Saturday, December 13, 2014

Betsy Challenge 14: Fear Factor

It may sound silly, but I'm afraid of gelatins.

Okay, it is silly. I come from the Upper Midwest - the land of Jell-O salads. No family dinner is complete without Jell-O, preferably with fruit in it. Pears go in red or green Jell-O, mandarin oranges in orange Jell-O. It's a ritual here.

So, why should I be afraid of historic gelatins? I'm just afraid of them not setting up. It's a chemical process, and chemical processes scare me in general. But I've learned to be fearless, so I decided to make some sort of jelly.

I had plenty of resources and recipes - calves feet jellies, aspics, wine jellies. You'll be relieved to know that I avoided Eliza Leslie (for once) and went with Eliza Acton's Modern Cookery.

Acton goes on to note that this is technically NOT a blanc-mange, since it's not white. It's in the family of cream jellies, more of a Bavarian cream or "un Fromage Baravoise. Either way, this looked like a winner - it already says it's extremely good!

The Challenge: Fear Factor

The Recipe: Extremely Good Strawberry Blanc-Mange from Eliza Acton's Modern Cookery  (found on Google Books)

The Year/Date and Region: 1868, England

How Did You Make It: As always, I halved the recipe. First, I mascerated the strawberries with some sugar and let them sit to get juicy. After a couple hours I came back and mashed them through a sieve. After struggling to find the right tool for this (potato masher? meat tenderizer? wooden spoon?) I used the bottom of a glass jar. Necessity is the mother of invention, right?

Now, I have to come clean. I semi-cheated. The recipe calls for isinglass, and try as I might, I couldn't find any brewing supply store in the area to buy isinglass. I did not want to mess with carrageenan, which was also used in the 1860s to jellify things. The only other period option I was left with was boiling calves' feet to extract the gelatin, and I didn't think my neighbors in my apartment building would appreciate it. So, I went with powdered unflavored gelatin. Despite the fact that it wasn't available in the 1860s, and wasn't called for in the recipe, it's still similar chemically to the gelatin from calves' feet.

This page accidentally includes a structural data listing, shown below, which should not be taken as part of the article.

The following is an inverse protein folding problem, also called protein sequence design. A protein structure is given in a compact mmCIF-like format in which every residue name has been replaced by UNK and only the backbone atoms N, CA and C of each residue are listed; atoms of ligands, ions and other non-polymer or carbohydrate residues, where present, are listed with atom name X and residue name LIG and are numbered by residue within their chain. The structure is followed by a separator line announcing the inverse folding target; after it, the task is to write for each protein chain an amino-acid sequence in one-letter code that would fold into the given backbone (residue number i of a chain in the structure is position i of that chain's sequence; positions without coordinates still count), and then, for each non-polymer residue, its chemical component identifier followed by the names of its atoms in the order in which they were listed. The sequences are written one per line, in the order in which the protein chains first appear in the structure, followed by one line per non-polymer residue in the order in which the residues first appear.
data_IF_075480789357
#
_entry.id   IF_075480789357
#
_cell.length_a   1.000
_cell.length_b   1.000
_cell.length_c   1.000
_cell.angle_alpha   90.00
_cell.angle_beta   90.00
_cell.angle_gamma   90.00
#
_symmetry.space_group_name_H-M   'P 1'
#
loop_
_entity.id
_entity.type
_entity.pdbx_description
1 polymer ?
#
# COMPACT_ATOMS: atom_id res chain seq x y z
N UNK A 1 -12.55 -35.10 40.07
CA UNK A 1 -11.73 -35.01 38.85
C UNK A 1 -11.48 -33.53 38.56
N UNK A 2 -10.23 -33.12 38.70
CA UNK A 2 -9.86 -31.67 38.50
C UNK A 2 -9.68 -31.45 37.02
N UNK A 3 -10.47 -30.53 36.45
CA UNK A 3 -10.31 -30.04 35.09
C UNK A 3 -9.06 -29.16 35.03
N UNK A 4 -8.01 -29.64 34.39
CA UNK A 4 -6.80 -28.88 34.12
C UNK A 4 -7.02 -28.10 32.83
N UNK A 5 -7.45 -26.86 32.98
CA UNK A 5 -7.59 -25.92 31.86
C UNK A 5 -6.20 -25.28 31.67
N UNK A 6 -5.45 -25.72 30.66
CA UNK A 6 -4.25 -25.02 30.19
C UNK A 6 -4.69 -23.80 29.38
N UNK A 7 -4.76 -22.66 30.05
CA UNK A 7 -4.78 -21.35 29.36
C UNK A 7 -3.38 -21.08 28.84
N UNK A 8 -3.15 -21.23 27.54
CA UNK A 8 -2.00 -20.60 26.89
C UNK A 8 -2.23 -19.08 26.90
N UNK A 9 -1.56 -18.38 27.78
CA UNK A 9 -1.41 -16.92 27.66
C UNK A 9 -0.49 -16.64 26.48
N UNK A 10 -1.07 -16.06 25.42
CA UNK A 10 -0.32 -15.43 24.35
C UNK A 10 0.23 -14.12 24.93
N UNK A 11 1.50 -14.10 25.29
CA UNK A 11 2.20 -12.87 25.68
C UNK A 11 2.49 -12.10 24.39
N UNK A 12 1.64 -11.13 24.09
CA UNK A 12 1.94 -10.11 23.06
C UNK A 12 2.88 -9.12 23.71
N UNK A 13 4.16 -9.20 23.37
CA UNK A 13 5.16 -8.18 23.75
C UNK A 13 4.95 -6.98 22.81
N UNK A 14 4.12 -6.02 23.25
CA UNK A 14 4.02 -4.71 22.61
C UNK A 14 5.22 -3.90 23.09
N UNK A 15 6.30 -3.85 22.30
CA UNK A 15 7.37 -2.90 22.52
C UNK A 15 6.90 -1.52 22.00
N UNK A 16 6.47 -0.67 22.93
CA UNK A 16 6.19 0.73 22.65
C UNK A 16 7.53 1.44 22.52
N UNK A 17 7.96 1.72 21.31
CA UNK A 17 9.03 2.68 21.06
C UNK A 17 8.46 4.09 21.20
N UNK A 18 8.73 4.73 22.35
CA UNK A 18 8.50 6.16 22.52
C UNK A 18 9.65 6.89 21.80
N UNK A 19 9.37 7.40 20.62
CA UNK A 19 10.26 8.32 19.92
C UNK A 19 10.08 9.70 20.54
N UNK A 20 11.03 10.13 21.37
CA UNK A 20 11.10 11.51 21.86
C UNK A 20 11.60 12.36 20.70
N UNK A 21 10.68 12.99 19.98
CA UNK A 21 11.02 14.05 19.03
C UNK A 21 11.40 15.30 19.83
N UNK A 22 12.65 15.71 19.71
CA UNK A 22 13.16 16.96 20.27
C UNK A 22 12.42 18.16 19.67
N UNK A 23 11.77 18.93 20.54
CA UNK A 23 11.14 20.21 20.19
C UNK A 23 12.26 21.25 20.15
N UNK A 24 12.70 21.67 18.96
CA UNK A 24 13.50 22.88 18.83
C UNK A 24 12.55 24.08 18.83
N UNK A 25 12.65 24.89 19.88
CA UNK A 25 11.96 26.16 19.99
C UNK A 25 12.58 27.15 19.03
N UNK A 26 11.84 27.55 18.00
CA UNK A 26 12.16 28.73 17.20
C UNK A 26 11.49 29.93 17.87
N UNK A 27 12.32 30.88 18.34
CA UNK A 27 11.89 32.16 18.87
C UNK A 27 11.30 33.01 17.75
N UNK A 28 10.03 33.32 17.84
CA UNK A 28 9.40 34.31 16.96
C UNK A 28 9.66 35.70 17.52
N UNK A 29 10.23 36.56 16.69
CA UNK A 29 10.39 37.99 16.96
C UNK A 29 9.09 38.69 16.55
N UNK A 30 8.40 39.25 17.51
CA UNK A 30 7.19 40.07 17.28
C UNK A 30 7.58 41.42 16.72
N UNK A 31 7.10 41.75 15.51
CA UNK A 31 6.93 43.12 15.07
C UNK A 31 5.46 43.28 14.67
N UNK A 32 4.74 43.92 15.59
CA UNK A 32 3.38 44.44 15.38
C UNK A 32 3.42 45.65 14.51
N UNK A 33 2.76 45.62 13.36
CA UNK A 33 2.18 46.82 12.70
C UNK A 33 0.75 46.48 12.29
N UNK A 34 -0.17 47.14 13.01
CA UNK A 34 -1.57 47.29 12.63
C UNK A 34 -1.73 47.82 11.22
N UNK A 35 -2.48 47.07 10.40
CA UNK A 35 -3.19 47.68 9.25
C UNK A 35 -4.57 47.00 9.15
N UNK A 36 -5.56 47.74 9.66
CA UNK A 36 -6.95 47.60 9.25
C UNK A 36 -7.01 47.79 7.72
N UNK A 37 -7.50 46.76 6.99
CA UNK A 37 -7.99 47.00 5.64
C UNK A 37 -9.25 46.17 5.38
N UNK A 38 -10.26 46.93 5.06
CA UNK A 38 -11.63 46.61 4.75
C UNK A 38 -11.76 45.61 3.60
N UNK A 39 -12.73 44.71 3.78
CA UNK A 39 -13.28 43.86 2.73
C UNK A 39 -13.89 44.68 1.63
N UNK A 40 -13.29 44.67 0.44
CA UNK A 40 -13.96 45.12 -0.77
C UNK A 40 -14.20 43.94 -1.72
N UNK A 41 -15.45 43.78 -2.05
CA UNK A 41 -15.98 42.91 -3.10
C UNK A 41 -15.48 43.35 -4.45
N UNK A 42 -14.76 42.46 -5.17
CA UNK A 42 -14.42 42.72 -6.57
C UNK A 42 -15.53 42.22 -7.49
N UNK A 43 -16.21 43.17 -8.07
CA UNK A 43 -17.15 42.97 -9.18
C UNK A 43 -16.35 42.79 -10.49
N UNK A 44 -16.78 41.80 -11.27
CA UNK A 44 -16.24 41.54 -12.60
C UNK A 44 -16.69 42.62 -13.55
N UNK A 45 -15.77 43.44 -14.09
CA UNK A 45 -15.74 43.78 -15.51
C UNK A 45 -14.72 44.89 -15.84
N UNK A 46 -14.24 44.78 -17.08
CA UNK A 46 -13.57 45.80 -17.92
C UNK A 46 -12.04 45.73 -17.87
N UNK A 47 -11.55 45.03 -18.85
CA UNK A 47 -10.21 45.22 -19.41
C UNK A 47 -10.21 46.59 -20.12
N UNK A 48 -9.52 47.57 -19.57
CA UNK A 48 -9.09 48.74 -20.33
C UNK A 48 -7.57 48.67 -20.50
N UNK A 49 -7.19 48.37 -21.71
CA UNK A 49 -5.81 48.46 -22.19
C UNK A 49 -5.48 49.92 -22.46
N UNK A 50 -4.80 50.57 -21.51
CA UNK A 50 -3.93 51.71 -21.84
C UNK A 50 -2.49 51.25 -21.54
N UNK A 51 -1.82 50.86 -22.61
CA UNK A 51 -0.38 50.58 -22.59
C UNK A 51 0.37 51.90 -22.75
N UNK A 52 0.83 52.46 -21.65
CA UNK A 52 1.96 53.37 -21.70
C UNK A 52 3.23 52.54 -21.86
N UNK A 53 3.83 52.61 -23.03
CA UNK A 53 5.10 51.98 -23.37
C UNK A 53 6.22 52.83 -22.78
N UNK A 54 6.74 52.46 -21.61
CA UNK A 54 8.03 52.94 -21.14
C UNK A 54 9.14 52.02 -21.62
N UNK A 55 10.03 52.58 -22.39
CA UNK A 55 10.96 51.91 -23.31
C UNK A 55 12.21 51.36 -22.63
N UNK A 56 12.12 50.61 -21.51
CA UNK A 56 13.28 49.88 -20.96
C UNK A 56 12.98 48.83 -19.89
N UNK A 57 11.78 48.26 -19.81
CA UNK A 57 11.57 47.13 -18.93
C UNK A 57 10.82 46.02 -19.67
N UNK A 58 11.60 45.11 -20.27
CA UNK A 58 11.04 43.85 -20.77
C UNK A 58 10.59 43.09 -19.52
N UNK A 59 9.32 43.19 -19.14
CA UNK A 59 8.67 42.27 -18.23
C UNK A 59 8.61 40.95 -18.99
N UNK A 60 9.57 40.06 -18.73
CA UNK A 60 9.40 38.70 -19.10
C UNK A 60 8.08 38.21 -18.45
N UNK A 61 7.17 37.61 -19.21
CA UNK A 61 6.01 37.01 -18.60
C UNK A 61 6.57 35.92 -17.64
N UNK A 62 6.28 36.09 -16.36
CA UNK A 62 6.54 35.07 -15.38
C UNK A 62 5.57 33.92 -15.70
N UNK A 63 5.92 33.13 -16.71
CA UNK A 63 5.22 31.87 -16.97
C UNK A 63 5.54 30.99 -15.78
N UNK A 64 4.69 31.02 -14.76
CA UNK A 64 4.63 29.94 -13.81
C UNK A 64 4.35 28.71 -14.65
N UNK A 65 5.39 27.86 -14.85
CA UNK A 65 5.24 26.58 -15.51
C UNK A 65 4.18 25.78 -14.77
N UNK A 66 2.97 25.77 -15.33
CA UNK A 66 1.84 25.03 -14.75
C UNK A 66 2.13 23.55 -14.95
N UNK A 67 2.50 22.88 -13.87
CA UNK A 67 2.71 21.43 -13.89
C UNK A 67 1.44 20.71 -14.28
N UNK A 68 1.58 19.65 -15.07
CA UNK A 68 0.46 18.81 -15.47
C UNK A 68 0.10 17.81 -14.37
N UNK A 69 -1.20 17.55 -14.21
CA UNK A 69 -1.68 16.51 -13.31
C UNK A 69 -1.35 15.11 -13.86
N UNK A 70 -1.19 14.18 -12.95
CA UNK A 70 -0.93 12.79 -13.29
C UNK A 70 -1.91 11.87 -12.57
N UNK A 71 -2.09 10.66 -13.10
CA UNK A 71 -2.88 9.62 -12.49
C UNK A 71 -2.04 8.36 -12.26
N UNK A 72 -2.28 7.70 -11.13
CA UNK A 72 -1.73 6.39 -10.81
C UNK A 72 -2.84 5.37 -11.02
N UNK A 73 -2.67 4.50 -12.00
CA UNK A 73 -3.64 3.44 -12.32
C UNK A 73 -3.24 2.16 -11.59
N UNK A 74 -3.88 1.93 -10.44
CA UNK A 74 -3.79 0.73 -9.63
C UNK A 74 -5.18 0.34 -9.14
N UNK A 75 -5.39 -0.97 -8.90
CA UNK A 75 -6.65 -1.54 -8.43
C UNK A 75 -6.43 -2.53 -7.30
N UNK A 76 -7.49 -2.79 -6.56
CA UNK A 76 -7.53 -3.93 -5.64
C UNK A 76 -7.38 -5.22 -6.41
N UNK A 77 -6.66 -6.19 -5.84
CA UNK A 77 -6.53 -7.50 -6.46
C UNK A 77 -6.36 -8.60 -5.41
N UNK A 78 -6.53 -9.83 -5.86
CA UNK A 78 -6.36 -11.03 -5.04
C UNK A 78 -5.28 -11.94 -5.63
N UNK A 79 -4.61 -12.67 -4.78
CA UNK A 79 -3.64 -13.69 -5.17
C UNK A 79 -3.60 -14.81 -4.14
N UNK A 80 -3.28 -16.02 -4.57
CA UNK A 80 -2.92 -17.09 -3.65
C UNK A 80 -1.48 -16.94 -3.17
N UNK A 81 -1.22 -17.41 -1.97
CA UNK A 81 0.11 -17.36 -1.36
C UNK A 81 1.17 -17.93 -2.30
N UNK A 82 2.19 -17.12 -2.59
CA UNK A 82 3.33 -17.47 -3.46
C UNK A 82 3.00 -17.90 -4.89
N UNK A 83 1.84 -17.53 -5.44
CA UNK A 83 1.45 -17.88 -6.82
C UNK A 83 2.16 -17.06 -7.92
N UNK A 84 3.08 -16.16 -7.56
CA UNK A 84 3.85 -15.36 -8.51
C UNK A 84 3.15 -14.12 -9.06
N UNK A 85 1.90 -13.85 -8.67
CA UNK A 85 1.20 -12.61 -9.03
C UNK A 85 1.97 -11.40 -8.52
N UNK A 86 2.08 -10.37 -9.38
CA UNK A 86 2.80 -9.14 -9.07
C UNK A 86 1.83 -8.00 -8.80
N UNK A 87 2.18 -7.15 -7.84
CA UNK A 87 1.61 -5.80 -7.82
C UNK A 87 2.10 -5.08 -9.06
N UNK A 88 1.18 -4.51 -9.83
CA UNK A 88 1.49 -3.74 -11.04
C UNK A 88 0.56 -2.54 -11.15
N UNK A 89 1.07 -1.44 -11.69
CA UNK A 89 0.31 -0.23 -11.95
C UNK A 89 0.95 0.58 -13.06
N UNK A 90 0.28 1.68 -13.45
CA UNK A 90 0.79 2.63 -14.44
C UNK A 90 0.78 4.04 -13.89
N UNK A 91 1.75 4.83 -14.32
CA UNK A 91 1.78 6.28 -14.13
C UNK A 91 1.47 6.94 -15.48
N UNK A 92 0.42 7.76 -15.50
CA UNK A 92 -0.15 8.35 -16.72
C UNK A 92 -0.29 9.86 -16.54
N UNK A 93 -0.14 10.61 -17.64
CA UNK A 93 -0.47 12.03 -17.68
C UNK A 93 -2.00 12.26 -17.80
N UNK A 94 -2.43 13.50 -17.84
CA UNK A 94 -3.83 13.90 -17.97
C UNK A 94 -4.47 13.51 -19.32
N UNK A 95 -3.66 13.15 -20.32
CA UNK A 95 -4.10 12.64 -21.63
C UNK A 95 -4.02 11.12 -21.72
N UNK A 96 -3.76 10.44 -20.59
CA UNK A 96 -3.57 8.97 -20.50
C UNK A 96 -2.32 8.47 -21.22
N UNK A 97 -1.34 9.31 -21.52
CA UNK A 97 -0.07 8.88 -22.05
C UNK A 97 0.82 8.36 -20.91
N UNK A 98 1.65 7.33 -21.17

Anyway, where was I? Gelatin. Mixing gelatin with milk makes it look pretty gross.

But, mixing it in with the strawberries was SO pretty.

I poured the mixture into some little copper molds and put them in the fridge to set up overnight. When I woke up in the morning, they were all set! VICTORY! I dipped one in hot water and turned it out onto a plate. So very, very pretty. It was very firm (I may have overdone it with the gelatin in my nervousness).

Time to Complete: Less than half an hour, plus overnight to set and the time the berries spent sitting in sugar.

Total Cost: I didn't really keep good track of this. More than $5, less than $10.

How Successful Was It?: VERY. Imagine strawberries and cream, but in gelatin form. I taste-tested it on two people: my boss, who enjoyed it very much, and the Gentleman Friend, who also enjoyed it greatly. It was...dare I say it? Extremely good. (Sorry, couldn't resist.)

How Accurate Is It?: We've already talked about the gelatin, and the strawberries were not heirloom. I do want to try this again with isinglass, so I can judge the difference.


  1. I will have to try something like this. With gelatin, because I doubt I could obtain isinglass in my area and budget... But I'd like to know the difference between gelatin and the cornstarch widely used in this form of dessert in the Czech Republic nowadays. :-)

  2. It looks delicious. We have icinglass at work but I've never used it because it freaks me out. I think too much about where it comes from.

  3. You did it! And it looks delicious!

  4. This sounds great! I loves strawberries. One of these days I'm gonna have to try some Victorian molded desserts.